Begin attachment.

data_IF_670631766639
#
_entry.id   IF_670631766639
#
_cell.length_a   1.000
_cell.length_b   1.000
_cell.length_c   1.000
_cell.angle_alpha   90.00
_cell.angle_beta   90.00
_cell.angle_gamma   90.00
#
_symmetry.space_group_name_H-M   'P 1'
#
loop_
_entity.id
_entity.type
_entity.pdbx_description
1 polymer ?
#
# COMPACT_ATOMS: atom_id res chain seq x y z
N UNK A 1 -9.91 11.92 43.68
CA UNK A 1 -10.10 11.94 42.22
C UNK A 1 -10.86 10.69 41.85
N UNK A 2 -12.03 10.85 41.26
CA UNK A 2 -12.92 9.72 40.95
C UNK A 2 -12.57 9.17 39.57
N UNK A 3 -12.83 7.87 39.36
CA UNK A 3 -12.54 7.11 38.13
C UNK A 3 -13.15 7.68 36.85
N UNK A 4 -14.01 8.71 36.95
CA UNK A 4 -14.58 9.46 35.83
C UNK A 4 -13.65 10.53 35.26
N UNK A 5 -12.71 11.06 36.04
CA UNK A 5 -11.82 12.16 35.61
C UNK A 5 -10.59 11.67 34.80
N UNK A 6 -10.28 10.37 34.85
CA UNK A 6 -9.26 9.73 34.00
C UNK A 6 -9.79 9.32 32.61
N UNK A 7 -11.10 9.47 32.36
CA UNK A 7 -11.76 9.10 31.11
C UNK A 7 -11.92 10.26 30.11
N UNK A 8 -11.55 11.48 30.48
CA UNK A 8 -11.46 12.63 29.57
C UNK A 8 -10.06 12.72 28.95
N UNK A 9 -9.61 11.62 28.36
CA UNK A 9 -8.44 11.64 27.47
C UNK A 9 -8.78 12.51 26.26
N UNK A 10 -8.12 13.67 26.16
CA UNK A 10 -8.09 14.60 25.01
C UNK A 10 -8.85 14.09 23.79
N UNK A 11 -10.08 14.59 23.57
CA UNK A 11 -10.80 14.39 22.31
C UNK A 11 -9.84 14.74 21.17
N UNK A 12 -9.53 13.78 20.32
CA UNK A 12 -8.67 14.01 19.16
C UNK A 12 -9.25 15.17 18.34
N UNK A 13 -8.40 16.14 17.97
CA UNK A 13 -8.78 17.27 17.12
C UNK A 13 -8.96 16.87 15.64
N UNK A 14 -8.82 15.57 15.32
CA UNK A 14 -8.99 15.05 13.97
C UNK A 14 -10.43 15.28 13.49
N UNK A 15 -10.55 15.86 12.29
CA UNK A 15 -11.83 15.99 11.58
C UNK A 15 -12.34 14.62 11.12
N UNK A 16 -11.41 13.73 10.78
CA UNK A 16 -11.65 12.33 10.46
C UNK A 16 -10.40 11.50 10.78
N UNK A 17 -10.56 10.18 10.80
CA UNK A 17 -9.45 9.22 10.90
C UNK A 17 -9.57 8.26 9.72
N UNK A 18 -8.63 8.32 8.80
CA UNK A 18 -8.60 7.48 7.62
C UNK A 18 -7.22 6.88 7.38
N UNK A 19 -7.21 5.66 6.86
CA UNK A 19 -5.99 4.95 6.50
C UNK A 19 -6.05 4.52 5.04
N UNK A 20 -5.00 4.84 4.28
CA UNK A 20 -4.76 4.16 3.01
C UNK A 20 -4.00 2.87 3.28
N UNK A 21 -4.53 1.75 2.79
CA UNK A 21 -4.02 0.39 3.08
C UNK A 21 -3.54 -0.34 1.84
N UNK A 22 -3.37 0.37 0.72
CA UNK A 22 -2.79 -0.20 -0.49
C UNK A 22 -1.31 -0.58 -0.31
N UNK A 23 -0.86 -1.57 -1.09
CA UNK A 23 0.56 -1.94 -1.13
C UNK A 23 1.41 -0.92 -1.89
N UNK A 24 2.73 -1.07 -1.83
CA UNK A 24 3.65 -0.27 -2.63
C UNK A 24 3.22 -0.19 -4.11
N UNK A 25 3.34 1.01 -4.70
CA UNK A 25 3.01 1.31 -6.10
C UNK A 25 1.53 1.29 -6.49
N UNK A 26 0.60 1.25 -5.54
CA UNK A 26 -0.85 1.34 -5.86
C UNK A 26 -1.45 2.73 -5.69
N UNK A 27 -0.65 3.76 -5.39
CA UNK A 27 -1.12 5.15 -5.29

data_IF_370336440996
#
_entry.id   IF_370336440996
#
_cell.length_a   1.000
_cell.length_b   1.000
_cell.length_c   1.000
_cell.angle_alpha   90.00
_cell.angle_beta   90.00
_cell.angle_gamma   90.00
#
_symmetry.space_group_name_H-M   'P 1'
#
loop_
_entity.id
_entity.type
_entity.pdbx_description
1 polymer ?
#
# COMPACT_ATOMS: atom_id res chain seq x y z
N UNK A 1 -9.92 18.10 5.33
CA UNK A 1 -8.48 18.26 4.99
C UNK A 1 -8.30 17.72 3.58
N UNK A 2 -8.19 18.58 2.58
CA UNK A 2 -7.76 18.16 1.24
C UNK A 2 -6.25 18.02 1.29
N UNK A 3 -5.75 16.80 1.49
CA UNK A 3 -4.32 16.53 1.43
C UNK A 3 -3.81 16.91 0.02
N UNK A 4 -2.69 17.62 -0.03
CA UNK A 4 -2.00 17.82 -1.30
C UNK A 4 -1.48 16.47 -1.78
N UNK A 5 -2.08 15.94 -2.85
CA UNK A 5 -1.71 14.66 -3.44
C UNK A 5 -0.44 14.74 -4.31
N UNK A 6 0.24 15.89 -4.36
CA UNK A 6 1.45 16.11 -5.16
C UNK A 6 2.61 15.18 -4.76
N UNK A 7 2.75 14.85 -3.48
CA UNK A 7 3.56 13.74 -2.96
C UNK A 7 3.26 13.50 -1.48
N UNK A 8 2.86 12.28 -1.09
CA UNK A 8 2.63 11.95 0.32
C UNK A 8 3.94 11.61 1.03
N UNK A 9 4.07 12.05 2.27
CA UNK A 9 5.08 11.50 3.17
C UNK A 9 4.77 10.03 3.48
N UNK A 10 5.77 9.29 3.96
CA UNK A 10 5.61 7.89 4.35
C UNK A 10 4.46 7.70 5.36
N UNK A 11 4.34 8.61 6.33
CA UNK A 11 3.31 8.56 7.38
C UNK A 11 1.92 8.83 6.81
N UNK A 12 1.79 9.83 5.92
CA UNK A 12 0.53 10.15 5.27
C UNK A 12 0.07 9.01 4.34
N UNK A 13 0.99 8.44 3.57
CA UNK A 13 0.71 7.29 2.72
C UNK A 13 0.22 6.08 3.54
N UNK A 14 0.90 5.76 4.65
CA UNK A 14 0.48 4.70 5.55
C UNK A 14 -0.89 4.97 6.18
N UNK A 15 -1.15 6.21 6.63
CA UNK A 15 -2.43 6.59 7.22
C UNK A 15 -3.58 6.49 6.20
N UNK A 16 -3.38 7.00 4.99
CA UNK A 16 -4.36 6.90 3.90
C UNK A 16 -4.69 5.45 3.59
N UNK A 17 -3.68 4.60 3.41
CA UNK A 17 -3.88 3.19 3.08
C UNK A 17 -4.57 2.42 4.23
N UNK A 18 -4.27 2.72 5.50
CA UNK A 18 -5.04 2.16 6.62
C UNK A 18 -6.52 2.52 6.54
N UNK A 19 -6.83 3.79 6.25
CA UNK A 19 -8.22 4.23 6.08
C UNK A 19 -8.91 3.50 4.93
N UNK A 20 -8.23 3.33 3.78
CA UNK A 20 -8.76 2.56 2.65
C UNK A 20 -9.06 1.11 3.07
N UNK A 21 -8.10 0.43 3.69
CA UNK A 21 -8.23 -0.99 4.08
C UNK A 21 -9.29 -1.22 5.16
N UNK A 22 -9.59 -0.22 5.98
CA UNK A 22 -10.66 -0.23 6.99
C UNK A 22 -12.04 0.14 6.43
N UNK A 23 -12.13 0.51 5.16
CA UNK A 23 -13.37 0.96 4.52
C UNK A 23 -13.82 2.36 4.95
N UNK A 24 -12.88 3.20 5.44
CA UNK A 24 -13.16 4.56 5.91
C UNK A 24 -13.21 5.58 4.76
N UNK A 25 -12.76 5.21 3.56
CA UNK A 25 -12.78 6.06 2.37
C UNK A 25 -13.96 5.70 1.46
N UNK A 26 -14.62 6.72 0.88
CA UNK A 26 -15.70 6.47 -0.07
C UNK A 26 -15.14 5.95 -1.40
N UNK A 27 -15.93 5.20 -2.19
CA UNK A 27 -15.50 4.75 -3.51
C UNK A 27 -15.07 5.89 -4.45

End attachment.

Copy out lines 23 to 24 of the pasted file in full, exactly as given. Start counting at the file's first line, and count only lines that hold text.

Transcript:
C UNK A 1 -10.86 10.69 41.85
N UNK A 2 -12.03 10.85 41.26